The Lighter Side of Nanotechnology

Mar 30, 2005

Grey Goos, the first comic strip developed for the nanotechnology community, has been released by leading Nanotechnology portal NanoApex. The weekly cartoon, currently in its fourth episode, examines the lighter side of nanotechnology and brings a diverse global audience together through its wry, but relevant humor.

"Nanotechnology can sometimes feel intimidating,” said Grey Goos creator Joel Fisher. “We wanted to put a friendly face on the technology—humanize it, give people a chuckle.” Grey Goos has already generated some positive attention in technology circles. "The first time I saw the cartoon I immediately sent it to everyone in my office," said Jon Nowick, a programmer with HSI Technology in Chicago. "The humor is insightful enough for techno-savvy readers like me and light enough to hang on an office refrigerator," he continued.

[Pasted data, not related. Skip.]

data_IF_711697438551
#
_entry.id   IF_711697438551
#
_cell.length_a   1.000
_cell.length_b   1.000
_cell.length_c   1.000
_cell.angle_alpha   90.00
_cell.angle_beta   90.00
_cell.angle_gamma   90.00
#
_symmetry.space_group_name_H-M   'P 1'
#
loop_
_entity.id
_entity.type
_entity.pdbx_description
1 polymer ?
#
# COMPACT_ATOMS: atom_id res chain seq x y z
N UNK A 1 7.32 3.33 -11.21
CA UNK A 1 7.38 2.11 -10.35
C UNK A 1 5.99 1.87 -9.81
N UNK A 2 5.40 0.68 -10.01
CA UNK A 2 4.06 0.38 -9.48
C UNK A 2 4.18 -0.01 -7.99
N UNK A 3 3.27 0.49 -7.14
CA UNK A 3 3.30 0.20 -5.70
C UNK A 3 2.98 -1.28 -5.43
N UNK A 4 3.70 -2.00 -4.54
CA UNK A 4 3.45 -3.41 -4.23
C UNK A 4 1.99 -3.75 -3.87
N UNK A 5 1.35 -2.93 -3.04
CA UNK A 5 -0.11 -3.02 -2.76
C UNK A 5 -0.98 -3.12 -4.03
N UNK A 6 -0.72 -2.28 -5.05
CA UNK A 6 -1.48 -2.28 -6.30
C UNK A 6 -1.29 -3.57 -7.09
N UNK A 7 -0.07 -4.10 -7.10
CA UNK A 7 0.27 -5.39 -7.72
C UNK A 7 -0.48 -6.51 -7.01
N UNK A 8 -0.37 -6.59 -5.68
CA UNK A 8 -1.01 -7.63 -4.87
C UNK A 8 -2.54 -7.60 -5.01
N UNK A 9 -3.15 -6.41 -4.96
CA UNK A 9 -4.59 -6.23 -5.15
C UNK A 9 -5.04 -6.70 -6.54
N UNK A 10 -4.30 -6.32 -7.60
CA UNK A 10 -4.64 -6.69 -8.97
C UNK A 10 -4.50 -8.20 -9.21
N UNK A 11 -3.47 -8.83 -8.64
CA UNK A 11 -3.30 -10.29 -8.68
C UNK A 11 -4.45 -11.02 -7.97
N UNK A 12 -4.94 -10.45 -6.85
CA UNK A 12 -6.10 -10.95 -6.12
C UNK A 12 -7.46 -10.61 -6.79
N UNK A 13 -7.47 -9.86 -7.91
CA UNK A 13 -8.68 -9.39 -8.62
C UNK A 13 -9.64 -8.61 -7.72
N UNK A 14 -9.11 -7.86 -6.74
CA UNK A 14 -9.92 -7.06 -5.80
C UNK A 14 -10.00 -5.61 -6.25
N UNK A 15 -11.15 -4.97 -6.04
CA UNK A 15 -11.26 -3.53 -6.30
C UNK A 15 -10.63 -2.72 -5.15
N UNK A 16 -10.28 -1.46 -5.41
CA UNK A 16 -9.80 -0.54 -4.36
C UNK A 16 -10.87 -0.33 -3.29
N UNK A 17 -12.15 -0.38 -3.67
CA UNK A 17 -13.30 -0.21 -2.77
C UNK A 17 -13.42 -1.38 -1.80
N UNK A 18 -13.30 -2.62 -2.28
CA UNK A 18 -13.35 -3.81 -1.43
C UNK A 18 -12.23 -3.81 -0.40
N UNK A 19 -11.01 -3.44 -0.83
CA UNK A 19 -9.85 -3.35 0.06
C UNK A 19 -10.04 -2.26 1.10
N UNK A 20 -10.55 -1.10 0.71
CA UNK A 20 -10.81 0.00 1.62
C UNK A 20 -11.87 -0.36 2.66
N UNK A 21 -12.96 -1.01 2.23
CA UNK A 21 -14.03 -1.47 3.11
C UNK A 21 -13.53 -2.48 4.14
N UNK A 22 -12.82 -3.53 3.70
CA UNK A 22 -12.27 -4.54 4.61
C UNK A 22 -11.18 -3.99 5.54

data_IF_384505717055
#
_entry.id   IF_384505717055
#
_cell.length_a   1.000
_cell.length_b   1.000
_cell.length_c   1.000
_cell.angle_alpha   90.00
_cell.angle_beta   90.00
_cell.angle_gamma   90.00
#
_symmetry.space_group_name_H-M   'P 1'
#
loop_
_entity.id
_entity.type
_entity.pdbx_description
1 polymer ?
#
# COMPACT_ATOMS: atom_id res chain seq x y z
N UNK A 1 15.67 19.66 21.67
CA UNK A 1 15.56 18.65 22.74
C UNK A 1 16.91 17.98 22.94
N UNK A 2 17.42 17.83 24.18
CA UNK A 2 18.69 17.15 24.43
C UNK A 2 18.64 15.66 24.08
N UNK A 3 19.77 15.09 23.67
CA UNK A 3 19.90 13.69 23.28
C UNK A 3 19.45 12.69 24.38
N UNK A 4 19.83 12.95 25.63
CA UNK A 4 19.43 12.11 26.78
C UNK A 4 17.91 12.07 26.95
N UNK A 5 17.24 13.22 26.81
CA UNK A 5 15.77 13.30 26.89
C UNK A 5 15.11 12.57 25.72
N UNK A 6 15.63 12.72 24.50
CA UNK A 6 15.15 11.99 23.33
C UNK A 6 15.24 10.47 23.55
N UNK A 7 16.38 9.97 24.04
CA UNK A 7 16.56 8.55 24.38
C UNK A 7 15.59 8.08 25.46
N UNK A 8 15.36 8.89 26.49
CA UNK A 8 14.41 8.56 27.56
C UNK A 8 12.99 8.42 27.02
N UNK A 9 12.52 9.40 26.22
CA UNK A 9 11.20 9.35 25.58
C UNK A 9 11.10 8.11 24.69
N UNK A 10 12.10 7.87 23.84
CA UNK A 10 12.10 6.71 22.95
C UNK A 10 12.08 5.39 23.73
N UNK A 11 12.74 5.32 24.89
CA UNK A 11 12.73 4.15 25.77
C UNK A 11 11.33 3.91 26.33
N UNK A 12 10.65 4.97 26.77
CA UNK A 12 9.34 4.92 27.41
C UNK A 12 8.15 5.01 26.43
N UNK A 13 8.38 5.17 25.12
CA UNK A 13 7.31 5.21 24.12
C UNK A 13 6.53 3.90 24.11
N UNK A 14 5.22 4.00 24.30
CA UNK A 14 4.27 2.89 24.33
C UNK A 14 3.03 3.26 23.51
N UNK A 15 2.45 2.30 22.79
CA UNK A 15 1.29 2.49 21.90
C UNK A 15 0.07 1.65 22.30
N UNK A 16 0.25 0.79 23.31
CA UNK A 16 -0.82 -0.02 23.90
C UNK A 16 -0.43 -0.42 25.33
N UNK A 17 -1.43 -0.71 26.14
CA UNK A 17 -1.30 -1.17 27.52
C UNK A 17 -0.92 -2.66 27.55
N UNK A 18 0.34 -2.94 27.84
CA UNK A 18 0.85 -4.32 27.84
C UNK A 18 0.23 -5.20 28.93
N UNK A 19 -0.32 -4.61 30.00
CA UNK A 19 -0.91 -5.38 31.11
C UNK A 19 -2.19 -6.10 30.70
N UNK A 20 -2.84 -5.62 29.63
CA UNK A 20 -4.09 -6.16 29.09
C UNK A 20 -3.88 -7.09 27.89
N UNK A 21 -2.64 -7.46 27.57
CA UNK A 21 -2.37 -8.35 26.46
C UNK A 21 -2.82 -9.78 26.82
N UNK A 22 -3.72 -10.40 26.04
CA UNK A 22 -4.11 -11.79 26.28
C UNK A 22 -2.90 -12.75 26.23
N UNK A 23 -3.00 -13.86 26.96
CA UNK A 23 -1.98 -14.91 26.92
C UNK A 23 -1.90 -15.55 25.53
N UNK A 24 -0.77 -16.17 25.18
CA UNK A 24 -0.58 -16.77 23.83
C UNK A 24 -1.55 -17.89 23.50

The Grey Goos cartoon is produced by APOKOLIPSTIK, Inc., an entrepreneurial company dedicated to developing nano-age comic strips and graphic literature. This Nano-Comic is building a global fan base and attracting readers from the US, UK, China and India and is generating interest in Nanotechnology through humor.

In the Grey Goos comic, a group of "nanobots" dubbed “Grey Goos” have escaped from the National Transistor Assembly Labs. Each with a different technical specialty and a distinct personality, they end up in a New York City loft with Dorothea (Dot) Kalm and Globo Bill, a couple of “constructs” who also have escaped from the same lab. Meanwhile, scientists at the lab have created a nanocop they’ve named Blue Goo, whose job is to round up the wayward Grey Goos and return them to the lab. What happens next is "a lot of fun" said Joel Fisher. The strip is currently being offered exclusively by NanoApex, one of the Internet’s leading resources for information about nanotechnology.

To see the Grey Goos in action, visit www.nanoinvestornews.com/goo.php

Explore further: Understanding the source of extra-large capacities in promising Li-ion battery electrodes

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